Among the hundreds, if not thousands, of healings attributed to Blessed Solanus during and after his lifetime, Pope Francis recognized the authenticity of a miracle necessary for the friar to be elevated from venerable to blessed after a review by the Vatican’s Congregation for Saints’ Causes was completed earlier this year.
The miracle involved the healing — unexplained by medicine or science — of a woman with an incurable genetic skin disease, Paula Medina Zarate of Panama. She was only recently identified publicly and she was at the Mass. As it began, she walked up to the altar with a reliquary holding a relic of Blessed Solanus.
Zarate was visiting friends in Detroit and stopped at Father Casey’s tomb to pray for others’ intentions. After her prayers, she felt the strong urging to ask for the friar’s intercession for herself, too, and received an instant and visible healing.
The miraculous nature of her cure in 2012 was verified by doctors in her home country, in Detroit and in Rome, all of whom confirmed there was no scientific explanation. Father Casey himself died of a skin disease July 31, 1957.
Born Nov. 25, 1870, in Oak Grove, Wisconsin, Bernard Francis Casey was the sixth of 16 children born to Irish immigrants Bernard James Casey and Ellen Elizabeth Murphy. He enrolled at St. Francis High School Seminary near Milwaukee in 1891 to study for the diocesan priesthood. But because of academic limitations, he was advised to consider joining a religious order instead.
He went to Detroit to join the Capuchin order in 1897. He was given the religious name Solanus.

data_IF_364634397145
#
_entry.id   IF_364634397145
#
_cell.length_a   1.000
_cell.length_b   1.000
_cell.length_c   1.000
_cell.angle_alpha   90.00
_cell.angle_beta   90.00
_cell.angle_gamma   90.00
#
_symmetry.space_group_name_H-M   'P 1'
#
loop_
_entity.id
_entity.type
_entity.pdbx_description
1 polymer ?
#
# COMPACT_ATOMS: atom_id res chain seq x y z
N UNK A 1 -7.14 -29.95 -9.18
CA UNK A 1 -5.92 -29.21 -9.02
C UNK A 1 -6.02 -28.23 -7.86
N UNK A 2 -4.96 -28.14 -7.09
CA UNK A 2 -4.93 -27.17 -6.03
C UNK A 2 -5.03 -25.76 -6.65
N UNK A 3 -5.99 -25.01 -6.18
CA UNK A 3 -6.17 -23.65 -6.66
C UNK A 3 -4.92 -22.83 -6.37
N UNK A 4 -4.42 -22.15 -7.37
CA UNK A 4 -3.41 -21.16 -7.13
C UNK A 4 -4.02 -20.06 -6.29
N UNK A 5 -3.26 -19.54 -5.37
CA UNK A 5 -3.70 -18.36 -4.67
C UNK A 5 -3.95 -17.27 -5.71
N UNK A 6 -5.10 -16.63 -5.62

He continued to struggle academically but was finally ordained in 1904 as a “simplex priest,” meaning he could celebrate Mass but could not preach doctrinal sermons or hear confessions.
He went to New York and served for two decades in friaries and churches there and was transferred back to Detroit in 1924, where he began working as the porter, or doorkeeper, of St. Bonaventure Monastery.
Father Casey co-founded the Capuchin Soup Kitchen in 1929 and today it serves the Detroit metro area by providing food, clothing and human development programs to the people of the community. In addition to preparing and serving up to 2,000 meals a day, the facility has an emergency food pantry, service center and a tutoring program for children.
He spent his life in the service of people, endearing himself to thousands who would seek his counsel. From 1946 to 1956, he was at the Capuchin novitiate of St. Felix in Huntington, Indiana, then was transferred back to Detroit for what was the last year of his life.
– – –
Copyright © 2017 Catholic News Service/U.S. Conference of Catholic Bishops. www.catholicnews.com. All rights reserved. Republishing or redistributing of CNS content, including by framing or similar means without prior permission, is prohibited. You may link to stories on our public site. This copy is for your personal, non-commercial use only. To request permission for republishing or redistributing of CNS content, please contact permissions at firstname.lastname@example.org.